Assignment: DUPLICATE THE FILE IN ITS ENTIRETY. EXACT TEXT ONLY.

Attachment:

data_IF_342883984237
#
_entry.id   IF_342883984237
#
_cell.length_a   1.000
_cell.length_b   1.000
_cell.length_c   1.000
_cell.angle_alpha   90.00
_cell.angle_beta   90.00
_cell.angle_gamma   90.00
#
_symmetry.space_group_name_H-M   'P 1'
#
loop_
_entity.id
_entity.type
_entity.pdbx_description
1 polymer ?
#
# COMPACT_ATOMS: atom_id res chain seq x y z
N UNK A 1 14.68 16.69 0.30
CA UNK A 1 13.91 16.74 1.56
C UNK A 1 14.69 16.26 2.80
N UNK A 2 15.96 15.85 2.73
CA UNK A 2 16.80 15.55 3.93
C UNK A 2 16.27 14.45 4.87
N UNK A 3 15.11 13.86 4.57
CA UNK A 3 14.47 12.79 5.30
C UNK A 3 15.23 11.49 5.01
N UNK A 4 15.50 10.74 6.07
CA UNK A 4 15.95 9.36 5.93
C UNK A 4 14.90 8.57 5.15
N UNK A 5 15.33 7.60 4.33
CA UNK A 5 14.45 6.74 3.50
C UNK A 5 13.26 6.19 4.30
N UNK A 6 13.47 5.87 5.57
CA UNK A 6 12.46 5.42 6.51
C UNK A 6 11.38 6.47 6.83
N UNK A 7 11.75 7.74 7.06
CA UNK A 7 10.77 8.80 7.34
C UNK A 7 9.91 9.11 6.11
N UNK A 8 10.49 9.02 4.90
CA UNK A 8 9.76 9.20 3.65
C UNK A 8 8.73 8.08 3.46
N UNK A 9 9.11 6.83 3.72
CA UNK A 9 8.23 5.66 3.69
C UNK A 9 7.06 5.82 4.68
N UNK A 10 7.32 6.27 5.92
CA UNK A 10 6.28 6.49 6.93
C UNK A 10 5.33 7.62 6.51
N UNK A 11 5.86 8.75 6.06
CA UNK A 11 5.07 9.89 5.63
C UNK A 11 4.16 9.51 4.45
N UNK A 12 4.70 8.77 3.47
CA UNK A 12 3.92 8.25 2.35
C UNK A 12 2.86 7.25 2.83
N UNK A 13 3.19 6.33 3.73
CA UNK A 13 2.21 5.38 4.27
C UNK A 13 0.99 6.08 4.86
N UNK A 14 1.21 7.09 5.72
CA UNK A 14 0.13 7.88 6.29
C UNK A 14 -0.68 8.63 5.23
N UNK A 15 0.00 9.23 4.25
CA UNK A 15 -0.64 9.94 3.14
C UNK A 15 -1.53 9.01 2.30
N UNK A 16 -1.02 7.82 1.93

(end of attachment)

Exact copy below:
data_IF_342883984237
#
_entry.id   IF_342883984237
#
_cell.length_a   1.000
_cell.length_b   1.000
_cell.length_c   1.000
_cell.angle_alpha   90.00
_cell.angle_beta   90.00
_cell.angle_gamma   90.00
#
_symmetry.space_group_name_H-M   'P 1'
#
loop_
_entity.id
_entity.type
_entity.pdbx_description
1 polymer ?
#
# COMPACT_ATOMS: atom_id res chain seq x y z
N UNK A 1 14.68 16.69 0.30
CA UNK A 1 13.91 16.74 1.56
C UNK A 1 14.69 16.26 2.80
N UNK A 2 15.96 15.85 2.73
CA UNK A 2 16.80 15.55 3.93
C UNK A 2 16.27 14.45 4.87
N UNK A 3 15.11 13.86 4.57
CA UNK A 3 14.47 12.79 5.30
C UNK A 3 15.23 11.49 5.01
N UNK A 4 15.50 10.74 6.07
CA UNK A 4 15.95 9.36 5.93
C UNK A 4 14.90 8.57 5.15
N UNK A 5 15.33 7.60 4.33
CA UNK A 5 14.45 6.74 3.50
C UNK A 5 13.26 6.19 4.30
N UNK A 6 13.47 5.87 5.57
CA UNK A 6 12.46 5.42 6.51
C UNK A 6 11.38 6.47 6.83
N UNK A 7 11.75 7.74 7.06
CA UNK A 7 10.77 8.80 7.34
C UNK A 7 9.91 9.11 6.11
N UNK A 8 10.49 9.02 4.90
CA UNK A 8 9.76 9.20 3.65
C UNK A 8 8.73 8.08 3.46
N UNK A 9 9.11 6.83 3.72
CA UNK A 9 8.23 5.66 3.69
C UNK A 9 7.06 5.82 4.68
N UNK A 10 7.32 6.27 5.92
CA UNK A 10 6.28 6.49 6.93
C UNK A 10 5.33 7.62 6.51
N UNK A 11 5.86 8.75 6.06
CA UNK A 11 5.07 9.89 5.63
C UNK A 11 4.16 9.51 4.45
N UNK A 12 4.70 8.77 3.47
CA UNK A 12 3.92 8.25 2.35
C UNK A 12 2.86 7.25 2.83
N UNK A 13 3.19 6.33 3.73
CA UNK A 13 2.21 5.38 4.27
C UNK A 13 0.99 6.08 4.86
N UNK A 14 1.21 7.09 5.72
CA UNK A 14 0.13 7.88 6.29
C UNK A 14 -0.68 8.63 5.23
N UNK A 15 0.00 9.23 4.25
CA UNK A 15 -0.64 9.94 3.14
C UNK A 15 -1.53 9.01 2.30
N UNK A 16 -1.02 7.82 1.93